Working regulations for international students

Depending on your country of origin, different regulations apply to working while studying in Germany.

EU Citizens

Students from the European Union, Iceland, Liechtenstein, Norway and Switzerland enjoy unrestricted access to the German labour market and have practically the same rights as German students. However, if they work more than 20 hours per week they must pay certain insurance contributions (just like German students). For employment you need to provide a German Tax Identification Number ("Steuer-ID"). You usually receive this ID after the registration of a place of residence at the local residents' registration office ("Bürgeramt"). Learn more here.

Non-EU Citizens

For students from outside the European Union, special legal regulations apply based on the purpose of their residence permit. If your residence permit has been issued for studying in Germany these regulations apply:

  • In each calendar year you may work up to a total of either 120 full days or 240 half-days.
  • These time restrictions do not apply if you are working as a scientific or academic student assistant or as a tutor. However, you still have to inform the municipal immigration office ("Ausländerbehörde").
  • As part of your course of studies you may carry out your Bachelor's or Master's thesis and compulsory internship with a company without prior authorisation.
  • Other internships, traineeships or employments with a company - whether paid or unpaid  - come under the 120/240 day regulation.
  • You are not allowed to be self-employed or work as a freelancer.

Only if you are working more than 120 full days or 240 half days, you must apply for a work permit by the municipal immigration office ("Ausländerbehörde"). Learn more here.

If your residence permit has been issued for other purposes (such as asylum or family reunion in Germany), different laws apply and you must apply for a work permit at the municipal immigration office ("Ausländerbehörde") and you may also need permission from the federal employment agency ("Bundesagentur für Arbeit"). The 120/240 day regulation does not apply.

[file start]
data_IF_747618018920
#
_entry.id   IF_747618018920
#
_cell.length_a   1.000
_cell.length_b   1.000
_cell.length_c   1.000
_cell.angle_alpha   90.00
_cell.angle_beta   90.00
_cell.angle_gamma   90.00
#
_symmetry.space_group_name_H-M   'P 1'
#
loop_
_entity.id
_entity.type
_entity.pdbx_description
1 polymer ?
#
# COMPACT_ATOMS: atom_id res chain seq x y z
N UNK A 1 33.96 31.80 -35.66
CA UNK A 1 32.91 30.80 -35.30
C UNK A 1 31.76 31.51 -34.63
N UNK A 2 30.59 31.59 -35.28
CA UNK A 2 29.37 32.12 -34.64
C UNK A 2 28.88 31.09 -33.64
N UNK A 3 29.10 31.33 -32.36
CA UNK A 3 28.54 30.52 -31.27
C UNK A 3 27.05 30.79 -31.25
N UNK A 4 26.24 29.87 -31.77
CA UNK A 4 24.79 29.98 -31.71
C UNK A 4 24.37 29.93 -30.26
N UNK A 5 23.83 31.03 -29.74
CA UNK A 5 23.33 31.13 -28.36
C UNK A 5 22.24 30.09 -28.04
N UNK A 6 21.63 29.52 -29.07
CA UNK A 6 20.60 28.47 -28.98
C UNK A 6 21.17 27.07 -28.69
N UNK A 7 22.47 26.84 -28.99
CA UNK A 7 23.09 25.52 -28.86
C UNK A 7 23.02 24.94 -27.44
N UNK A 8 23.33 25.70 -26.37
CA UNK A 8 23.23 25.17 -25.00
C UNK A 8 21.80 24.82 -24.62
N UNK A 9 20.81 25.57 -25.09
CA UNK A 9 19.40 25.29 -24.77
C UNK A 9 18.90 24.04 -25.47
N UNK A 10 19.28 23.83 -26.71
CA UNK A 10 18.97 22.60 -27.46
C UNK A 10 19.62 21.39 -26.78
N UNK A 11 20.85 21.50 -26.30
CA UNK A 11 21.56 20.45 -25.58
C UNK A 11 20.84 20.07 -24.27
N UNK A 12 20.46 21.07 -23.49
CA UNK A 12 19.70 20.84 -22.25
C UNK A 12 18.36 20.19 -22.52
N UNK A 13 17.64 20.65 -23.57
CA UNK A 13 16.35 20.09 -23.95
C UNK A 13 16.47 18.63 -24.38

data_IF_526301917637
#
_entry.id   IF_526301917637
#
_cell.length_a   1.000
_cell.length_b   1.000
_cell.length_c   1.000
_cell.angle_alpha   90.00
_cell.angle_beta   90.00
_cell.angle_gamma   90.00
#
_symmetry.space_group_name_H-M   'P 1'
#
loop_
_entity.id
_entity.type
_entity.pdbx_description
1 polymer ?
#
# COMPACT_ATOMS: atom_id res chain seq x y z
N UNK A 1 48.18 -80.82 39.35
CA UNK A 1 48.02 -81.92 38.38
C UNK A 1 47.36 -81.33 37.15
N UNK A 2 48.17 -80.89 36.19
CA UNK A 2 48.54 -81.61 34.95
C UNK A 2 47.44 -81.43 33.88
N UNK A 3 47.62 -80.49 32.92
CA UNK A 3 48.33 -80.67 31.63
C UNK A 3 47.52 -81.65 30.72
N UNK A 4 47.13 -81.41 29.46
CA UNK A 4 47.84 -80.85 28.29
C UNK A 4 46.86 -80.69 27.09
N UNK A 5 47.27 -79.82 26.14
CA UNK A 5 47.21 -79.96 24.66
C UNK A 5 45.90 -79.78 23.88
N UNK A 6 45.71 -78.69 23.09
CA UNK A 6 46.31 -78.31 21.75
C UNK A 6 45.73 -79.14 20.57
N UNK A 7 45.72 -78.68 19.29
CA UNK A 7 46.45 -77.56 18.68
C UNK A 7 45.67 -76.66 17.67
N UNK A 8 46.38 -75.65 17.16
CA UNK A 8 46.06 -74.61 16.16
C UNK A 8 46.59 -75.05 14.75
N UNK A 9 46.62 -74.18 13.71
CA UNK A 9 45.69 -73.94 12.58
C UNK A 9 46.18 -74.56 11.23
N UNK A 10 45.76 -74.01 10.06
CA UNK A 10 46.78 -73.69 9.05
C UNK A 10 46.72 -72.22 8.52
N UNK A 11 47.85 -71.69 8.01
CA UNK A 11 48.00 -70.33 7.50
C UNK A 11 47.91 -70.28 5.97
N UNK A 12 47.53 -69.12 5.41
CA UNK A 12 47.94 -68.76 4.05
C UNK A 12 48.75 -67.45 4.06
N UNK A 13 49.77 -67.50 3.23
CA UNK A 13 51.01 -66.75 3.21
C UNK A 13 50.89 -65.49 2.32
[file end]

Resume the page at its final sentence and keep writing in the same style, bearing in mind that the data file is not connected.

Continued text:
Helpful resources

Basic information for working in Germany

Here you will get practical advice on looking for and starting work in Germany.

  • When looking for work in Germany, your first stop should be the Federal Employment Agency (Bundesagentur für Arbeit) and its job board to search job offers, publish your profile and sign up for job offers.
  • You can find further information about work and career in Germany at the DAAD website (German Academic Exchange Service).
  • General information for foreigners on taking up work in Germany is provided on the Federal Foreign Office website and on the EU BlueCard for Germany website.
  • is the official website for international qualified professionals. It informs people interested in studying, working and living in Germany, and how to successfully prepare their arrival to Germany and manage their first steps in Germany.

English jobs in Germany

Find job offers with no German required. The job board and search engine for English-speaking professionals looking for opportunities in Germany or locals looking to work in a purely international environment.

Job applications in German and English

Job application check in German and English at TH Rosenheim
Please see website of Language Centre for contacts and arrange an individual appointment.

Check of application documents in German
Martin Rippel, careers adviser for academic professions at the Rosenheim Employment Agency is ready to help you optimise your application documents in German. If you are interested in an application portfolio check, please e-mail rosenheim.151-akademiker* Please remove this text * to arrange a personal appointment. Further information is also available at the Career Center.

Jobline LMU - Job applications in English
"Jobline LMU" offers students a wide range of information about applications in English. You can find further information directly at Jobline LMU.

Job portals in Germany

Many employers publish their jobs online. Job portals make it easier to find the right job for you. With some online portals, you can set alarms for fitting job offers or directly connect with your future employer.

If you look for scholarships and student loans to finance your studies in Germany, have a look at our webpage for scholarships and financing.

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